Wonder Woman

Jacob Richardson | 30/05/2017

By god they’ve done it; they’ve made a good DC movie!


We’re introduced to Diana Prince (Gal Gadot) as a child on Thermyscira; the only child on the entire island of Amazonians. Her mother, Queen Hippolyta (Connie Nielsen) doesn’t want her to be trained in the Amazonian ways of combat, but at the behest of fearsome General Antiope (Robin Wright) she relents – her one proviso that Antiope train Diana “five times harder … ten times harder than any warrior before”.

Flash forward through thousands of years of peace, and Diana is a fearsome warrior verging on discovering the extent of her powers. Suddenly, a plane falls from the sky, and with it a handsome American pilot by the name of Steve Trevor (Chris Pine). He is closely pursued by marauding German’s; a breach in this idyllic paradise by the horrors of World War I. Battle between the Amazonians and these new enemies rages. Faced with the realisation that outside of their beautiful island millions are dying, Diana sets off with new found love interest Steve in search of ‘the front’, and with it, the Amazonian race’s long awaited date with Ares; God of War.


With clear touch points with many of the early and irrepressibly fun Marvel movies, Wonder Woman director Patty Jenkins has reinvigorated the dark and brooding DCEU with something it has sorely been missing; joy.


As Diana Prince, Gal Gadot is an utter pleasure to watch. She is fierce, feeling and, frankly, bad-ass. Gadot commits 100%, even in moments that could be considered ridiculous, and it pays off in spades. She’s funny when she needs to be (a particular sequence of her discovering the modern ways of London is especially amusing), and formidable when she faces off against German soldiers. Her perhaps unwieldy accoutrements, like her golden lasso, are defused as items of disbelief by a sardonic Chris Pine, who is also excellent. Pine plays the perfect straight man to Gadot’s fish-out-of-water routine, and it not only serves to ingratiate both characters to the audience, but provides a solid love story that binds the film together much better than its plot does. For a love story between an Amazonian princess who has never seen a man before and an American spy who has washed up on the shore on an island that has been hidden for centuries, it is surprisingly believable.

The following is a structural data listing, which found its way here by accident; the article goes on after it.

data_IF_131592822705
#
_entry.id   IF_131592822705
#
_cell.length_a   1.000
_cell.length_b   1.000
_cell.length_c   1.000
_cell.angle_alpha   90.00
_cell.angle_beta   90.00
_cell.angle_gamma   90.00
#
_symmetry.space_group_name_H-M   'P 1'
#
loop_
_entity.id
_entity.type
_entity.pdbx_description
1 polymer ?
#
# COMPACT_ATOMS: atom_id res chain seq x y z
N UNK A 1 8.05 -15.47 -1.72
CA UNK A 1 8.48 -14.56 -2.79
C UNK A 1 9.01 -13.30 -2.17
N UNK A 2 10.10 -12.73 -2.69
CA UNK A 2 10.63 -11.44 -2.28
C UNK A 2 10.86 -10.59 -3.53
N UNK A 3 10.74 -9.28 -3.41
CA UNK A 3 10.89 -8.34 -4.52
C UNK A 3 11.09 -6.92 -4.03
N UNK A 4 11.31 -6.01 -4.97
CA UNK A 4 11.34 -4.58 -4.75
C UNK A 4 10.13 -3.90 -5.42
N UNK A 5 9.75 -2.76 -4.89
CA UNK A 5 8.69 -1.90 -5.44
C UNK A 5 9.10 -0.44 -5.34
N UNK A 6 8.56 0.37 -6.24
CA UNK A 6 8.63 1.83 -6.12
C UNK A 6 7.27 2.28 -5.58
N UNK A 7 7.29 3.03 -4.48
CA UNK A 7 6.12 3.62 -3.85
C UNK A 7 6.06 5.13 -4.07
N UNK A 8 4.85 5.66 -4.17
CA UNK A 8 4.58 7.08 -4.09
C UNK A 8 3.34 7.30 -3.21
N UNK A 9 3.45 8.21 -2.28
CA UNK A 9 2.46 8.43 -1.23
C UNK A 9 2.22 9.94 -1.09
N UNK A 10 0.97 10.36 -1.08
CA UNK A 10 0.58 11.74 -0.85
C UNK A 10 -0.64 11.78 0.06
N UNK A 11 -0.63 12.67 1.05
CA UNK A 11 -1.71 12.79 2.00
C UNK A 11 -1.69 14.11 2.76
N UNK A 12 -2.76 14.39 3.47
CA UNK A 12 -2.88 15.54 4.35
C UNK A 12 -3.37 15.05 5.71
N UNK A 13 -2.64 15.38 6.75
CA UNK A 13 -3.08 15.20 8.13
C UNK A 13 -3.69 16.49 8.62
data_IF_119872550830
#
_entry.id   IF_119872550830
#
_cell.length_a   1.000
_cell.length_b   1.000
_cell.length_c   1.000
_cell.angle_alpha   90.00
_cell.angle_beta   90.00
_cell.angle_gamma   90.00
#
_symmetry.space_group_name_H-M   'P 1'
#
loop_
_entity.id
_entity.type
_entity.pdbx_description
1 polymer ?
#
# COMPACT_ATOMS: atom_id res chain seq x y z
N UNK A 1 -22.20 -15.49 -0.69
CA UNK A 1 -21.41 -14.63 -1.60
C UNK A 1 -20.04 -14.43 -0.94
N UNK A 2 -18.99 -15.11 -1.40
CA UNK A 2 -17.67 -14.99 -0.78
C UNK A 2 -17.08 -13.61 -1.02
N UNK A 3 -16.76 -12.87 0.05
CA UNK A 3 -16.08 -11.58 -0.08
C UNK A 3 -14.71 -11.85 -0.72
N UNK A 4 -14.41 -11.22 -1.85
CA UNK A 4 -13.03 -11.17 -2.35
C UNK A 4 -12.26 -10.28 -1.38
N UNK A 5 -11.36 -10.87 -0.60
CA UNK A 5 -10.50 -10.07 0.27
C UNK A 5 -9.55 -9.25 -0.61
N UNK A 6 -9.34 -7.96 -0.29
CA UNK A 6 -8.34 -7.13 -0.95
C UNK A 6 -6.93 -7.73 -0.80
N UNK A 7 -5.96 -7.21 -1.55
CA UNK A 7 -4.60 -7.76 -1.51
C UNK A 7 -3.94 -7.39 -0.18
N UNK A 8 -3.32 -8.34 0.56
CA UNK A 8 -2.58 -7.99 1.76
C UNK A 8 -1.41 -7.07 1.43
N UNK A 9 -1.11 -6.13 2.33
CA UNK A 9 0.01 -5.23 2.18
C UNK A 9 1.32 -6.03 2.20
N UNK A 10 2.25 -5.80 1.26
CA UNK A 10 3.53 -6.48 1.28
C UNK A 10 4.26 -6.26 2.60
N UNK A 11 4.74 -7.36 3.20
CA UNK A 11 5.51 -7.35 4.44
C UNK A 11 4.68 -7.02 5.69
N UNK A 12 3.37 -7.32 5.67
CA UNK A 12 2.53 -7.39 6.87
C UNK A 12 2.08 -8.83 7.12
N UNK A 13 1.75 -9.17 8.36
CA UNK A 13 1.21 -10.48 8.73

But love takes a back seat for much of the movie, when the action comes into play. Jenkins brings a beautiful and artful sense of aerobic warfare to the Amazonians. Robin Wright as the resplendent General Antiope is the highlight of the film, and early scenes of an Amazonian/German battle on a beach, complete with helmet wearing, high-flying Antiope unleashing volleys of arrows at the confused Germans, are some of the best of the movie. Later, Diana takes out an entire town of German soldiers almost single-handedly, in an explosive set-piece that truly speaks to how action, and particularly sword-fighting and lasso-wielding action, should be done.


If there is fault to be had, it is with the villainous cohort. The final 20 minutes are, aside from some wrenching self-sacrifice, largely banal, CGI-laden nothingness. They’ll have you longing for the early, spectacularly choreographed fight scenes between modern and ancient warriors. It shouldn’t be surprising though, because Danny Huston’s General Eric Lundendorff is a thin shadow of a developed character with little identified motivations, and while his right-hand woman Doctor Poison (Elena Anaya) presents a striking visual portrait of villainy, she is not given enough plot to become an effective antagonist.


Nevertheless, Wonder Woman captures something the DCEU has been lacking in its previous three instalments. It’s back-to-basics plot wise, but with stunning set design and costuming, beautifully choreographed and shot action sequences, and some relationships you’ll actually find yourself caring about (as well as a solid dose of humour), Wonder Woman is an glorious success.


The first live-action Wonder Woman is a resounding win for DC. Anchored by strong performances from Gadot and Pine, and with some amazing visuals, Wonder Woman smashes past it’s lacking antagonists to give us a joyously unbridled, unashamedly sincere and achingly beautiful portrait of one of the best superheroes to grace the big screen to date.